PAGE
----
It took all my self control at that moment not to say, “PLEASE, I’M BEGGING YOU; SHUT-UP.” Student-athletes? Right. Meanwhile, they’re flying all over the country this week and next week and the week after that and the games are played later and later at night and, by the way, how much class do you think those kids from The Big East schools went to last week?

Any time you hear someone from the NCAA use the phrase, ‘student-athletes,’ check your wallet.

My friend and former student Seth Davis once referred to the great high school scout Tom Konchalski as, “the only honest man in the gym,” while walking into a summer basketball camp. The basketball committee could use Konchalski in the room. That way, there would be one honest man in there too.


Jonathan Ganz said...

I couldn't agree more with what you've written. Transparency is required (among other things like dumping the RPI for more modern and useful formulas) and makes complete and perfect sense. That's exactly why the NCAA will never allow it.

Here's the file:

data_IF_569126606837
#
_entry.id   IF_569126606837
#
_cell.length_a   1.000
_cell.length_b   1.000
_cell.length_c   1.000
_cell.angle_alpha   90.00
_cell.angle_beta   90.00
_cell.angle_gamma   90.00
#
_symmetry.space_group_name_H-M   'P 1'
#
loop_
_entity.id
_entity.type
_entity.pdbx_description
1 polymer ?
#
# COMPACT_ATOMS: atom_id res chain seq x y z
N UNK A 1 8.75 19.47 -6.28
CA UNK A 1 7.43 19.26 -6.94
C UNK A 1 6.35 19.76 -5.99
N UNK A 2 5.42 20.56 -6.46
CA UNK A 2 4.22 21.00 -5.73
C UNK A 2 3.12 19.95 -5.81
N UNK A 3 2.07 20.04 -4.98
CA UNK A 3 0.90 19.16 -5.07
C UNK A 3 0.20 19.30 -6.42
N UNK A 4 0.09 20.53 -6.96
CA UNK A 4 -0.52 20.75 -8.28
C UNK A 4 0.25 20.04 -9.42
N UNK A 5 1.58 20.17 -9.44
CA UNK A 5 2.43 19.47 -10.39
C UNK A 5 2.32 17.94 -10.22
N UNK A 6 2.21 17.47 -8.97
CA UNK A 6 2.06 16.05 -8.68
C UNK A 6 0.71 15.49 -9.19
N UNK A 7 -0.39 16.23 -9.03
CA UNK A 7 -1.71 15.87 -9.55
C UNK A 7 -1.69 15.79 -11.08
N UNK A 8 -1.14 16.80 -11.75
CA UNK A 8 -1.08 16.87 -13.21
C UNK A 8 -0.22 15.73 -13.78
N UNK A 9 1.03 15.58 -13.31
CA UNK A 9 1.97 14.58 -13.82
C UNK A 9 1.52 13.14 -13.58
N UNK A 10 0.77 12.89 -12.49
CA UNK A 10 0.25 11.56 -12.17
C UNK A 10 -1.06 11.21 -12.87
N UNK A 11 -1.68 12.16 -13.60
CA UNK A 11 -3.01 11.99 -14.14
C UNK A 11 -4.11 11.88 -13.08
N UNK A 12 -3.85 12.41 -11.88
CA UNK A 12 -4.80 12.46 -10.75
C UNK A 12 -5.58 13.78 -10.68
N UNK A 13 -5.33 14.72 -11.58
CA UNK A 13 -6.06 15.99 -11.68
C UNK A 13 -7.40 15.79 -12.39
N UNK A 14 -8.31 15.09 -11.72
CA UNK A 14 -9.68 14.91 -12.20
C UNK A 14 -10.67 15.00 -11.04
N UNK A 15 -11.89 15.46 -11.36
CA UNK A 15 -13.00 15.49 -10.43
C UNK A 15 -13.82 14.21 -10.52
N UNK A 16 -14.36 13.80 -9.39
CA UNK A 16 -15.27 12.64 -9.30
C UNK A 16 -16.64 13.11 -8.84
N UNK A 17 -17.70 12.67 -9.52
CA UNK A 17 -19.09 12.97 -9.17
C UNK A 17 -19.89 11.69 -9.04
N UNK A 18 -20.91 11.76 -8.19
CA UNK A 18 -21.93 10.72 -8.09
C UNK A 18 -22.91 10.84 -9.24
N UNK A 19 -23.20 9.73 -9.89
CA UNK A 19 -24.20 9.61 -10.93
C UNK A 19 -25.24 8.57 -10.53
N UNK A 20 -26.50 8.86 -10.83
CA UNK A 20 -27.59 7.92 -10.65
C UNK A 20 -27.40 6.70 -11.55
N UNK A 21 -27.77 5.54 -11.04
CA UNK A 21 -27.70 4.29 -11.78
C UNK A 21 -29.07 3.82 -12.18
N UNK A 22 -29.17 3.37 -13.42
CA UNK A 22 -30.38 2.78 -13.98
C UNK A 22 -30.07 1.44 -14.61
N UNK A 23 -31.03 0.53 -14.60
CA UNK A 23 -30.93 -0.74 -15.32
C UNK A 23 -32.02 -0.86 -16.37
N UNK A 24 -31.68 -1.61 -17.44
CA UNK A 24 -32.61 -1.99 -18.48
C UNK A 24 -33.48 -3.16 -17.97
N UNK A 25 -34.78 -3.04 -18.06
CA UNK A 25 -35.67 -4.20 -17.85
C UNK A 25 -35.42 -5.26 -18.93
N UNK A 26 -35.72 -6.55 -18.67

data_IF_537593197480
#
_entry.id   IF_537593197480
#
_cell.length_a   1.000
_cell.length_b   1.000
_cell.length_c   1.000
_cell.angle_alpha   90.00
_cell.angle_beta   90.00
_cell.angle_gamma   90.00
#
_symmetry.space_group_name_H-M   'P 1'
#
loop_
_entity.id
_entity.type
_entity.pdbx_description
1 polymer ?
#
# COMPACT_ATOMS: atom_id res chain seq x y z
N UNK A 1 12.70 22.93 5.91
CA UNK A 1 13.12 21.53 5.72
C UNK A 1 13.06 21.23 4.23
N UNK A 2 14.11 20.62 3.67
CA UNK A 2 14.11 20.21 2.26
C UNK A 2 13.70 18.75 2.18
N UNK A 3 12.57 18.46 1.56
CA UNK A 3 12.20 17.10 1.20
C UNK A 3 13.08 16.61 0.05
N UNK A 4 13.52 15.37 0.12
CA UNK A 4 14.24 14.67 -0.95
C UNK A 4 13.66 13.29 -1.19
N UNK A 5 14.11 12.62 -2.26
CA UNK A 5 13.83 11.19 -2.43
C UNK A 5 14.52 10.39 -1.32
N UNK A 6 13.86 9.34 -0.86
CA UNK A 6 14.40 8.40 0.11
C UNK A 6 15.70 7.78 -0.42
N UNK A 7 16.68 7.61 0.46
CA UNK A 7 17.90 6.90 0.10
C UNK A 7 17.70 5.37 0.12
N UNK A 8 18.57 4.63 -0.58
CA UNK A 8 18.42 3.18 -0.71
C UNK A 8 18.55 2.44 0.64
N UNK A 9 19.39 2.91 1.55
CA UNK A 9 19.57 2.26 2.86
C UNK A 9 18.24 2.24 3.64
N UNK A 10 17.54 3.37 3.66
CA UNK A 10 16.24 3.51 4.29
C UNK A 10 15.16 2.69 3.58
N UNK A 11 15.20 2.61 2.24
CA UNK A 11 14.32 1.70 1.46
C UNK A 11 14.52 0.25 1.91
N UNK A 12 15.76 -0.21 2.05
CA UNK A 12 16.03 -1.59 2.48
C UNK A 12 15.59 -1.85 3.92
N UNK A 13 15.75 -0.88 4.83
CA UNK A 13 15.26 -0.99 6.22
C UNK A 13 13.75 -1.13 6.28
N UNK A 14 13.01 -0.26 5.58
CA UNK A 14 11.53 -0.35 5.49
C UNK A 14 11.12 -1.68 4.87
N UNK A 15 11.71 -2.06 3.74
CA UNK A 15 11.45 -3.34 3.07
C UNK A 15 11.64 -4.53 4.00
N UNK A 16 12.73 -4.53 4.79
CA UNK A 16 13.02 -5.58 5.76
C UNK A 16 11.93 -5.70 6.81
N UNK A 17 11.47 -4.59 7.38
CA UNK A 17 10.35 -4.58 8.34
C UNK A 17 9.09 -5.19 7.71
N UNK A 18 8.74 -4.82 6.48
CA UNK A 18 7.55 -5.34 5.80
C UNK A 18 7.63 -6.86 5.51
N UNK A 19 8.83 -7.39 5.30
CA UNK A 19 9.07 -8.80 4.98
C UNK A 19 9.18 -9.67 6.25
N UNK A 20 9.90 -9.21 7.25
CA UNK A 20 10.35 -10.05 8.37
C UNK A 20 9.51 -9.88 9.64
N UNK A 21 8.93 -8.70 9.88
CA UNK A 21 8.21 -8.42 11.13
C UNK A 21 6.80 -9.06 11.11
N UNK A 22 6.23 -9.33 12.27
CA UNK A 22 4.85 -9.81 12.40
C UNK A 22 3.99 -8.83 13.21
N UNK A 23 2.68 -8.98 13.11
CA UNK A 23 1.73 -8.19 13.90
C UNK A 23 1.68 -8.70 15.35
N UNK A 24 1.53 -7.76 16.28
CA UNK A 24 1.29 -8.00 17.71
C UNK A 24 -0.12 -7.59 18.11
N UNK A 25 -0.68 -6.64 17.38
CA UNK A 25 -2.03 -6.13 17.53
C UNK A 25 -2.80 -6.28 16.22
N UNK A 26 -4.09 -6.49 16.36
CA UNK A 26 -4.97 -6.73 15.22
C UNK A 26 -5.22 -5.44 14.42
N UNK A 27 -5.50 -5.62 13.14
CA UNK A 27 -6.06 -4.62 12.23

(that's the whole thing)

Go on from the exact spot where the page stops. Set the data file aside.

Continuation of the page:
Eric said...

ESPN's coverage after the selection show was really good. This is coming from a Cleveland fan who vowed never to watch ESPN again after the ridiculous "decision" show (you remember "Lebron, do you still bite your fingernails?") Jay Bilas was great. It reminded me of why we all came to appreciate and love ESPN. Now, do you think their coverage would have been this good if they had the contract to cover the event? Would they have dared to criticize the comittee or just praised them for their underappreciated hard work? John, we need journalists like you to hold pepole acountable and I appreciate your refusal to participate in the mock selection. I am sure it would be much easier for you and get you more access (and I assume money from ESPN) to just play along. Thank you for not doing that.